Journal Article

Public Social Spending in Africa: Do the Poor Benefit?

Florencia Castro-Leal, Julia Dayton, Lionel Demery and Kalpana Mehra

in The World Bank Research Observer

Published on behalf of World Bank

Volume 14, issue 1, pages 49-72
Published in print February 1999 | ISSN: 0257-3032
Published online February 1999 | e-ISSN: 1564-6971 | DOI: http://dx.doi.org/10.1093/wbro/14.1.49
Public Social Spending in Africa: Do the Poor Benefit?

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Education and health care are basic services essential in any effort to combat poverty and are often subsidized with public funds to help achieve that purpose. This paper examines the effectiveness of public social spending on education and health care in several African countries and finds that these programs favor not the poor, but those who are better-off. It concludes that this targeting problem cannot be solved simply by adjusting the subsidy program. The constraints that prevent the poor from taking advantage of these services must also be addressed if the public subsidies are to be effective.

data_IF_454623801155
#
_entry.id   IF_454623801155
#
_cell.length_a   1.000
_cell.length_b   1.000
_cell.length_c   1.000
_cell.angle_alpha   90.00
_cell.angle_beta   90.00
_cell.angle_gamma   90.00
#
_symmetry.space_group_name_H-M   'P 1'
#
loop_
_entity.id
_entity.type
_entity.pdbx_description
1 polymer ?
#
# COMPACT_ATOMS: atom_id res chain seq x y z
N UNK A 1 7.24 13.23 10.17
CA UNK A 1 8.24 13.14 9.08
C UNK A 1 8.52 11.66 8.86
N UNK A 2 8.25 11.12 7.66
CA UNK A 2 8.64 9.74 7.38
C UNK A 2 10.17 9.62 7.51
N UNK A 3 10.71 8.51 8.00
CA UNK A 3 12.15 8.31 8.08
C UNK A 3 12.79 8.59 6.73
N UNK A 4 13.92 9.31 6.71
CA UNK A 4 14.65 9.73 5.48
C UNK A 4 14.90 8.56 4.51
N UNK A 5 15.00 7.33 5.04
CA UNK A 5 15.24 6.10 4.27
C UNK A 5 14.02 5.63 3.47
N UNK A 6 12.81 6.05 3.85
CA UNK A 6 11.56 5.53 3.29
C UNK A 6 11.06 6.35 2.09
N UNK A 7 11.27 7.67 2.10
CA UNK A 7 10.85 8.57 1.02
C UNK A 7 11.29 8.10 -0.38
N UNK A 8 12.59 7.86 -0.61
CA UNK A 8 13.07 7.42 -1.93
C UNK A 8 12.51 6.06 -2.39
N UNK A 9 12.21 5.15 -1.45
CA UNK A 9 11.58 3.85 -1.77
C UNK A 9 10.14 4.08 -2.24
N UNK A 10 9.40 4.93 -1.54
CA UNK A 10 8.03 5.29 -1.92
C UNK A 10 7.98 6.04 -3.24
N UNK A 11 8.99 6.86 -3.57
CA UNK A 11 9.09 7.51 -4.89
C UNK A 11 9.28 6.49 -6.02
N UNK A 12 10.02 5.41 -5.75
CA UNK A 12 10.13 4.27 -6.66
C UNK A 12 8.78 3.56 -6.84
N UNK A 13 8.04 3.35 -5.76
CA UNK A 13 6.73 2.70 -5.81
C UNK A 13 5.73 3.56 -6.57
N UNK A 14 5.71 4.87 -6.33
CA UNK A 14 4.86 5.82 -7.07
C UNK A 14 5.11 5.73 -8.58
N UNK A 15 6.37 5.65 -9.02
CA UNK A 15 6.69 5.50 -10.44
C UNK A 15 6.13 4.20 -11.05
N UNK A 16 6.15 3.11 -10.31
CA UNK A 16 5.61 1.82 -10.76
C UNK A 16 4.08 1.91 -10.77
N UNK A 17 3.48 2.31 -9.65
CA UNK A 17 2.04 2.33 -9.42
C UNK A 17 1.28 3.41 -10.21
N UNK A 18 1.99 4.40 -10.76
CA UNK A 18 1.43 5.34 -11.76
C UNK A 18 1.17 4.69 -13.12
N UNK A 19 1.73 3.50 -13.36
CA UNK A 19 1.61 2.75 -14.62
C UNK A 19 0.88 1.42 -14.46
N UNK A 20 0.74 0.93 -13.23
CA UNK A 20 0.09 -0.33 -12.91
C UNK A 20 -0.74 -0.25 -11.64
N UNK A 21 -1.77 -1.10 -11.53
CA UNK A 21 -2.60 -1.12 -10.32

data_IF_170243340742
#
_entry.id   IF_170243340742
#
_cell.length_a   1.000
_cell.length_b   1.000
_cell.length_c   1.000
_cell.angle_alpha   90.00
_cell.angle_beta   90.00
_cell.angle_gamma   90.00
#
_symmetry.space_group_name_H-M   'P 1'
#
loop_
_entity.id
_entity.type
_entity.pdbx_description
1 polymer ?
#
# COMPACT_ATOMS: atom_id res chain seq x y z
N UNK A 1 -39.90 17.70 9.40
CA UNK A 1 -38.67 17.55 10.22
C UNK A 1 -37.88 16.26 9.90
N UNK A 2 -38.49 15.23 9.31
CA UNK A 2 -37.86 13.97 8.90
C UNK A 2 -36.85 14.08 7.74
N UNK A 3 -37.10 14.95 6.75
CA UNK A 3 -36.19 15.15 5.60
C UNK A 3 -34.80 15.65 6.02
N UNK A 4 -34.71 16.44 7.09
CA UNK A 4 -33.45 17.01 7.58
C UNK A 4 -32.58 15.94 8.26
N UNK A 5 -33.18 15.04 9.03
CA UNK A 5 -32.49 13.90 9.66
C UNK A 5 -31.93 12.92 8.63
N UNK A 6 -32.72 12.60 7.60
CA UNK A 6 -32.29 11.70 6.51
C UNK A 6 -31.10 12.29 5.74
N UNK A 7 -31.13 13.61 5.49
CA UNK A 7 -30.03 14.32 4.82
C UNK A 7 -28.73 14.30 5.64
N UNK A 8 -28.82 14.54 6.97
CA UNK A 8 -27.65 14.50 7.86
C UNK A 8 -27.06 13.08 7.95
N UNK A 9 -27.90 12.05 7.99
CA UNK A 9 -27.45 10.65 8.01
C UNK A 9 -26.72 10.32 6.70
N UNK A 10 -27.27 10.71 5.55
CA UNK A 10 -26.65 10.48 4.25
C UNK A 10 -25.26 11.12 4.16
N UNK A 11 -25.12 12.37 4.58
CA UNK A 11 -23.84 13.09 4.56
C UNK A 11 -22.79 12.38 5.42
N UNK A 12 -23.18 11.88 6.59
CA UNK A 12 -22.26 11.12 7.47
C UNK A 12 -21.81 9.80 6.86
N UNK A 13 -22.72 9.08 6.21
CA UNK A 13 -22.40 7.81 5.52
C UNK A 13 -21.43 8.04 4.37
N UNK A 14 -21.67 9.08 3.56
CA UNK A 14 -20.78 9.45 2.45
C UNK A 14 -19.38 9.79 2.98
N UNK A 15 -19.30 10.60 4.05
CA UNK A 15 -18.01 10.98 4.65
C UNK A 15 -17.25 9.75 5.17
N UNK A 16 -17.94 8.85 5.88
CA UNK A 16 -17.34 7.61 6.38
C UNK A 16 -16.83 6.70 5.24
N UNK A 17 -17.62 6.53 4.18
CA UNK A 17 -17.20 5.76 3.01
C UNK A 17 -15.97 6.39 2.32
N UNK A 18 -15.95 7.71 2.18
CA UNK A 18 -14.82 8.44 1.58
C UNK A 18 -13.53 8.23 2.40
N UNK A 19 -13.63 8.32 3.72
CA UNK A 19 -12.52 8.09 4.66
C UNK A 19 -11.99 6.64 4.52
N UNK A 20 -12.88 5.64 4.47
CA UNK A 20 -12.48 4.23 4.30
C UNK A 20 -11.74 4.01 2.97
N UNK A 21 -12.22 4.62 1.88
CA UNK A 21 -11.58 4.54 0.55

Journal Article.  0 words. 

Subjects: Development Planning and Policy

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